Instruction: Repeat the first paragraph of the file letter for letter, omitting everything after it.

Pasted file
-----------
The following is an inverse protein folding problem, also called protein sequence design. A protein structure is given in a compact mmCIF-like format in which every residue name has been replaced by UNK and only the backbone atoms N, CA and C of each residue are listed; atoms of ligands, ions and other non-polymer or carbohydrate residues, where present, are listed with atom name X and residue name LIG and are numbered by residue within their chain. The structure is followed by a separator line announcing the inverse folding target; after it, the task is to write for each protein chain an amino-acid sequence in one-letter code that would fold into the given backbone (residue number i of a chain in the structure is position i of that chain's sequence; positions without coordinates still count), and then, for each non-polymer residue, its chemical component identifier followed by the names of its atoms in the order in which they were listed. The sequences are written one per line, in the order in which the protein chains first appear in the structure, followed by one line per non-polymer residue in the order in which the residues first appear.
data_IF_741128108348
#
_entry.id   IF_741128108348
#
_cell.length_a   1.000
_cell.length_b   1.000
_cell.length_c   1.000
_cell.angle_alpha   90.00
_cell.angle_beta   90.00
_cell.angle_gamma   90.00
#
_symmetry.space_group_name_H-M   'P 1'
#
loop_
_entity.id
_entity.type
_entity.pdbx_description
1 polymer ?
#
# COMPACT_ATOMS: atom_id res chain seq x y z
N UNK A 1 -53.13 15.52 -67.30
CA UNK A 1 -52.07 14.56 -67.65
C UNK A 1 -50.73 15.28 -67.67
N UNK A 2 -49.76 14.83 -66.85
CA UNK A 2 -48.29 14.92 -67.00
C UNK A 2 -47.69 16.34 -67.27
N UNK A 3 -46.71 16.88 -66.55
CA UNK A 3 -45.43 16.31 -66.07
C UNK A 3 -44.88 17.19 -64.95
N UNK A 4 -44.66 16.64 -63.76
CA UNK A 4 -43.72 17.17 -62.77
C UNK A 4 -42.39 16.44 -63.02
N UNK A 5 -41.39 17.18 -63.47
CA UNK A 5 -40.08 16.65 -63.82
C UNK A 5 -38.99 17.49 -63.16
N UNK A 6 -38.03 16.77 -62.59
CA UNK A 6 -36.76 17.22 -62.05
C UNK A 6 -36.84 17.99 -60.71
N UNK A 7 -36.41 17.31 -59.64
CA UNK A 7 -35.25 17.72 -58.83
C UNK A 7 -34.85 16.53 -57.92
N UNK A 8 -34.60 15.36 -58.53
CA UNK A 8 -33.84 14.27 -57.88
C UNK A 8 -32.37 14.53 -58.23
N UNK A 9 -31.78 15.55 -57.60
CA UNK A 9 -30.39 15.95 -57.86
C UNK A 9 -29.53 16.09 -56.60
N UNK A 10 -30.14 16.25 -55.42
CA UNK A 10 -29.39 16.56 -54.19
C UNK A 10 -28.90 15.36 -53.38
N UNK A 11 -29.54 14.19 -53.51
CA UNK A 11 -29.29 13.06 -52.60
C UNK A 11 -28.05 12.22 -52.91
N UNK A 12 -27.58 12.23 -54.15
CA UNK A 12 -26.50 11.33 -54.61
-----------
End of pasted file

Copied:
The following is an inverse protein folding problem, also called protein sequence design. A protein structure is given in a compact mmCIF-like format in which every residue name has been replaced by UNK and only the backbone atoms N, CA and C of each residue are listed; atoms of ligands, ions and other non-polymer or carbohydrate residues, where present, are listed with atom name X and residue name LIG and are numbered by residue within their chain. The structure is followed by a separator line announcing the inverse folding target; after it, the task is to write for each protein chain an amino-acid sequence in one-letter code that would fold into the given backbone (residue number i of a chain in the structure is position i of that chain's sequence; positions without coordinates still count), and then, for each non-polymer residue, its chemical component identifier followed by the names of its atoms in the order in which they were listed. The sequences are written one per line, in the order in which the protein chains first appear in the structure, followed by one line per non-polymer residue in the order in which the residues first appear.